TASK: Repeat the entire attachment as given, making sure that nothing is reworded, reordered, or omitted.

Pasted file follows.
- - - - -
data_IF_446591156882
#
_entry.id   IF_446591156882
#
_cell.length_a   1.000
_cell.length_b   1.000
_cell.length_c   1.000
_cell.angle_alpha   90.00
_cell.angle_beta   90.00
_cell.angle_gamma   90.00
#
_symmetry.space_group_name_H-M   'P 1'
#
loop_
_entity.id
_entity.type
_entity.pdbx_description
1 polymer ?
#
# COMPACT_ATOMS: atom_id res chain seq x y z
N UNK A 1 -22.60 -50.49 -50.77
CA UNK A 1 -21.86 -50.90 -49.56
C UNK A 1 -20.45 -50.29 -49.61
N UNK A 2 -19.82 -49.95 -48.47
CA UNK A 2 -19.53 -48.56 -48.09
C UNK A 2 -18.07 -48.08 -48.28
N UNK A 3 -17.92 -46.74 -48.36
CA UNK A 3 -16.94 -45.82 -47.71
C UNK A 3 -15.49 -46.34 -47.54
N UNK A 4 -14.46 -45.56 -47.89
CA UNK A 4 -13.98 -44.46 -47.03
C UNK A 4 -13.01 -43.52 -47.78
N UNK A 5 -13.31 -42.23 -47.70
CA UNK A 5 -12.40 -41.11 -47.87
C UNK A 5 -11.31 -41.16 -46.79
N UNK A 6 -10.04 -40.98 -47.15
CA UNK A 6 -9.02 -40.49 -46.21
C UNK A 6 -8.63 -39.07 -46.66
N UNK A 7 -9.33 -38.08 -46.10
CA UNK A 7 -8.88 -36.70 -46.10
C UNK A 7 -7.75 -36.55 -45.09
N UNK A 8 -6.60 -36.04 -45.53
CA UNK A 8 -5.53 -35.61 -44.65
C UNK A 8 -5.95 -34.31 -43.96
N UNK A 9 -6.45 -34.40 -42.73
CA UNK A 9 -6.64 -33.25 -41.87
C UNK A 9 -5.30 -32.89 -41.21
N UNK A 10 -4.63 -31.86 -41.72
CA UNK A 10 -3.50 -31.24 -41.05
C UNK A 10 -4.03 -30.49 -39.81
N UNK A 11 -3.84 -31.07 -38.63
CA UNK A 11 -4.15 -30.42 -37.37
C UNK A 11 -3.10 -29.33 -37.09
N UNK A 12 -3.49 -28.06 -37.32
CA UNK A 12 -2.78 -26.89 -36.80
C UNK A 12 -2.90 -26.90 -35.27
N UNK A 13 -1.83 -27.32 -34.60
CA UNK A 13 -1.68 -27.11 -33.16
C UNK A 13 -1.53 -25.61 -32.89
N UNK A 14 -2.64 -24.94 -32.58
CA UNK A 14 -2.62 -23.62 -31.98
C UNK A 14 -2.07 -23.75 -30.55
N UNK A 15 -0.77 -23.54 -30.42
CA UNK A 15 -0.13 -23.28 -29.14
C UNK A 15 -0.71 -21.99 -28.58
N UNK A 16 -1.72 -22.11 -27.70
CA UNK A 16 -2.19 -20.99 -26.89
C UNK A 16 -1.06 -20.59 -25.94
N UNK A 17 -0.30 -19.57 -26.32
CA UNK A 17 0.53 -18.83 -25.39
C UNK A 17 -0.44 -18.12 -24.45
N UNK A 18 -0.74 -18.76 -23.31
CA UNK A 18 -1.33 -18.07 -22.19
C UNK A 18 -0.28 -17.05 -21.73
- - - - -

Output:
data_IF_446591156882
#
_entry.id   IF_446591156882
#
_cell.length_a   1.000
_cell.length_b   1.000
_cell.length_c   1.000
_cell.angle_alpha   90.00
_cell.angle_beta   90.00
_cell.angle_gamma   90.00
#
_symmetry.space_group_name_H-M   'P 1'
#
loop_
_entity.id
_entity.type
_entity.pdbx_description
1 polymer ?
#
# COMPACT_ATOMS: atom_id res chain seq x y z
N UNK A 1 -22.60 -50.49 -50.77
CA UNK A 1 -21.86 -50.90 -49.56
C UNK A 1 -20.45 -50.29 -49.61
N UNK A 2 -19.82 -49.95 -48.47
CA UNK A 2 -19.53 -48.56 -48.09
C UNK A 2 -18.07 -48.08 -48.28
N UNK A 3 -17.92 -46.74 -48.36
CA UNK A 3 -16.94 -45.82 -47.71
C UNK A 3 -15.49 -46.34 -47.54
N UNK A 4 -14.46 -45.56 -47.89
CA UNK A 4 -13.98 -44.46 -47.03
C UNK A 4 -13.01 -43.52 -47.78
N UNK A 5 -13.31 -42.23 -47.70
CA UNK A 5 -12.40 -41.11 -47.87
C UNK A 5 -11.31 -41.16 -46.79
N UNK A 6 -10.04 -40.98 -47.15
CA UNK A 6 -9.02 -40.49 -46.21
C UNK A 6 -8.63 -39.07 -46.66
N UNK A 7 -9.33 -38.08 -46.10
CA UNK A 7 -8.88 -36.70 -46.10
C UNK A 7 -7.75 -36.55 -45.09
N UNK A 8 -6.60 -36.04 -45.53
CA UNK A 8 -5.53 -35.61 -44.65
C UNK A 8 -5.95 -34.31 -43.96
N UNK A 9 -6.45 -34.40 -42.73
CA UNK A 9 -6.64 -33.25 -41.87
C UNK A 9 -5.30 -32.89 -41.21
N UNK A 10 -4.63 -31.86 -41.72
CA UNK A 10 -3.50 -31.24 -41.05
C UNK A 10 -4.03 -30.49 -39.81
N UNK A 11 -3.84 -31.07 -38.63
CA UNK A 11 -4.15 -30.42 -37.37
C UNK A 11 -3.10 -29.33 -37.09
N UNK A 12 -3.49 -28.06 -37.32
CA UNK A 12 -2.78 -26.89 -36.80
C UNK A 12 -2.90 -26.90 -35.27
N UNK A 13 -1.83 -27.32 -34.60
CA UNK A 13 -1.68 -27.11 -33.16
C UNK A 13 -1.53 -25.61 -32.89
N UNK A 14 -2.64 -24.94 -32.58
CA UNK A 14 -2.62 -23.62 -31.98
C UNK A 14 -2.07 -23.75 -30.55
N UNK A 15 -0.77 -23.54 -30.42
CA UNK A 15 -0.13 -23.28 -29.14
C UNK A 15 -0.71 -21.99 -28.58
N UNK A 16 -1.72 -22.11 -27.70
CA UNK A 16 -2.19 -20.99 -26.89
C UNK A 16 -1.06 -20.59 -25.94
N UNK A 17 -0.30 -19.57 -26.32
CA UNK A 17 0.53 -18.83 -25.39
C UNK A 17 -0.44 -18.12 -24.45
N UNK A 18 -0.74 -18.76 -23.31
CA UNK A 18 -1.33 -18.07 -22.19
C UNK A 18 -0.28 -17.05 -21.73